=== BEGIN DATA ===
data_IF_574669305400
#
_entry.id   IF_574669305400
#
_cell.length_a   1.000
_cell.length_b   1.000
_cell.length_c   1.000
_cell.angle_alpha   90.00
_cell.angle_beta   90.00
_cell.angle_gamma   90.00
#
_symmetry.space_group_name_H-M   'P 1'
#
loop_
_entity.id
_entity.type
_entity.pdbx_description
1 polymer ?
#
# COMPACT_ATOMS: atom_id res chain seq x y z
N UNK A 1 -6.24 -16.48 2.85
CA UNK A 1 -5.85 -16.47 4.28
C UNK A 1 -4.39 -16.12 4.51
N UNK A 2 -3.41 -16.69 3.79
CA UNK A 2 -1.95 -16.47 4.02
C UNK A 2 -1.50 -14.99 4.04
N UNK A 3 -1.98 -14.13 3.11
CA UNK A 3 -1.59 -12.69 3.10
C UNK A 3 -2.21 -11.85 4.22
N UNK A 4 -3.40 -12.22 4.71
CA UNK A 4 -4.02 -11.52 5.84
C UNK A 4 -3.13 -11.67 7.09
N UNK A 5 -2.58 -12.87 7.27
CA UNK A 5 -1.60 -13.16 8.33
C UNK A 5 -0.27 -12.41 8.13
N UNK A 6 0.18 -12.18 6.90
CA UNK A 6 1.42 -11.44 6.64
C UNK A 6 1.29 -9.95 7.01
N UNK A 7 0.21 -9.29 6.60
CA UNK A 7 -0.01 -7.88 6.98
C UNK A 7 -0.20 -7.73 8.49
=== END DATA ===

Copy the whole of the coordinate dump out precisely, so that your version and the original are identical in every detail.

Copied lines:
data_IF_574669305400
#
_entry.id   IF_574669305400
#
_cell.length_a   1.000
_cell.length_b   1.000
_cell.length_c   1.000
_cell.angle_alpha   90.00
_cell.angle_beta   90.00
_cell.angle_gamma   90.00
#
_symmetry.space_group_name_H-M   'P 1'
#
loop_
_entity.id
_entity.type
_entity.pdbx_description
1 polymer ?
#
# COMPACT_ATOMS: atom_id res chain seq x y z
N UNK A 1 -6.24 -16.48 2.85
CA UNK A 1 -5.85 -16.47 4.28
C UNK A 1 -4.39 -16.12 4.51
N UNK A 2 -3.41 -16.69 3.79
CA UNK A 2 -1.95 -16.47 4.02
C UNK A 2 -1.50 -14.99 4.04
N UNK A 3 -1.98 -14.13 3.11
CA UNK A 3 -1.59 -12.69 3.10
C UNK A 3 -2.21 -11.85 4.22
N UNK A 4 -3.40 -12.22 4.71
CA UNK A 4 -4.02 -11.52 5.84
C UNK A 4 -3.13 -11.67 7.09
N UNK A 5 -2.58 -12.87 7.27
CA UNK A 5 -1.60 -13.16 8.33
C UNK A 5 -0.27 -12.41 8.13
N UNK A 6 0.18 -12.18 6.90
CA UNK A 6 1.42 -11.44 6.64
C UNK A 6 1.29 -9.95 7.01
N UNK A 7 0.21 -9.29 6.60
CA UNK A 7 -0.01 -7.88 6.98
C UNK A 7 -0.20 -7.73 8.49